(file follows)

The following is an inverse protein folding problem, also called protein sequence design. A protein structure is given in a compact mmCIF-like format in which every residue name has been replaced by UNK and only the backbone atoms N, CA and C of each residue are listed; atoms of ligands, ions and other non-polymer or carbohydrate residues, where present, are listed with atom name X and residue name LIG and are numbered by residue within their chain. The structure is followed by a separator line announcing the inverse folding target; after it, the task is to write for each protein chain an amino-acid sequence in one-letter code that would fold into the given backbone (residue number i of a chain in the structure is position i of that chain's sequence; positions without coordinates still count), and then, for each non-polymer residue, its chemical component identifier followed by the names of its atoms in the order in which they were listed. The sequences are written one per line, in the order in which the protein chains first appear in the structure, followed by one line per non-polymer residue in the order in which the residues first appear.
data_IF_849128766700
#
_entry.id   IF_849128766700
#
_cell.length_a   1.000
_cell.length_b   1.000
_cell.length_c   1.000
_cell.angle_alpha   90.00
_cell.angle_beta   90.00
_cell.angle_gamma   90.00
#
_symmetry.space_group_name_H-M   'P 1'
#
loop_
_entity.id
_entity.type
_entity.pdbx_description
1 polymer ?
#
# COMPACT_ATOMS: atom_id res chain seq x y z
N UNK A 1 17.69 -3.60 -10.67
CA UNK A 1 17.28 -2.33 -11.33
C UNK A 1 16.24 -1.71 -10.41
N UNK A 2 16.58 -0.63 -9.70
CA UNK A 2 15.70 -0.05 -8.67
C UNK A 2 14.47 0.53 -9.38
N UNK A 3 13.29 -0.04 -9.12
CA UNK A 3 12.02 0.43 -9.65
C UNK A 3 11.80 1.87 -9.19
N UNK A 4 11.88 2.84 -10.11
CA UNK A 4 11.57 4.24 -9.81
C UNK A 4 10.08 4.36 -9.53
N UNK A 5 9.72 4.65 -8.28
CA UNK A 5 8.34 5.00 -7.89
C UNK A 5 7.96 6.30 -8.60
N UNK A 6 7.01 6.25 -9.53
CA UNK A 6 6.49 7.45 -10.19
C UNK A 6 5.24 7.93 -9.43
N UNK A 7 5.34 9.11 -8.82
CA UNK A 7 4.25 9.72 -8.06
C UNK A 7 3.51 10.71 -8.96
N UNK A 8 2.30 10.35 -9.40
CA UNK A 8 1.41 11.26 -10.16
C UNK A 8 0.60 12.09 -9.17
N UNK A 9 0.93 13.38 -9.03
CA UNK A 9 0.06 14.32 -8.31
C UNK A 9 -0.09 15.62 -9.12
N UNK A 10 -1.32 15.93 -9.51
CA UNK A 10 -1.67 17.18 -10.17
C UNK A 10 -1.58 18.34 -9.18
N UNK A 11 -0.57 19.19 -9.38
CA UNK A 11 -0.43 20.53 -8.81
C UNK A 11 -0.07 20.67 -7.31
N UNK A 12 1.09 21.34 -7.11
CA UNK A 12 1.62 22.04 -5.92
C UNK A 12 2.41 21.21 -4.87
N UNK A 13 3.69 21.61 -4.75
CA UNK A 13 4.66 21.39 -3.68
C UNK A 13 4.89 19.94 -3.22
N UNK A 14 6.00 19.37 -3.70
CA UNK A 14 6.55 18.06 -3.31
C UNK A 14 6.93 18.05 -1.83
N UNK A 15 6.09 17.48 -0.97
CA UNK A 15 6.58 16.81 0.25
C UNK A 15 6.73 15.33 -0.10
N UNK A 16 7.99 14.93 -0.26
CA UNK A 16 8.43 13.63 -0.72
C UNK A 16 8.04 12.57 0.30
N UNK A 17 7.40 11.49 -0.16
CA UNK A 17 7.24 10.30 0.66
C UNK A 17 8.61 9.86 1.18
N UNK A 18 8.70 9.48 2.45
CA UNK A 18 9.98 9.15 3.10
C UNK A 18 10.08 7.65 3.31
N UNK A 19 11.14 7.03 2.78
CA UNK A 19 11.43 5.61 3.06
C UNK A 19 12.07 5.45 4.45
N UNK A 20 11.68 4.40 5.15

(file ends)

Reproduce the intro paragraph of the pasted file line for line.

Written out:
The following is an inverse protein folding problem, also called protein sequence design. A protein structure is given in a compact mmCIF-like format in which every residue name has been replaced by UNK and only the backbone atoms N, CA and C of each residue are listed; atoms of ligands, ions and other non-polymer or carbohydrate residues, where present, are listed with atom name X and residue name LIG and are numbered by residue within their chain. The structure is followed by a separator line announcing the inverse folding target; after it, the task is to write for each protein chain an amino-acid sequence in one-letter code that would fold into the given backbone (residue number i of a chain in the structure is position i of that chain's sequence; positions without coordinates still count), and then, for each non-polymer residue, its chemical component identifier followed by the names of its atoms in the order in which they were listed. The sequences are written one per line, in the order in which the protein chains first appear in the structure, followed by one line per non-polymer residue in the order in which the residues first appear.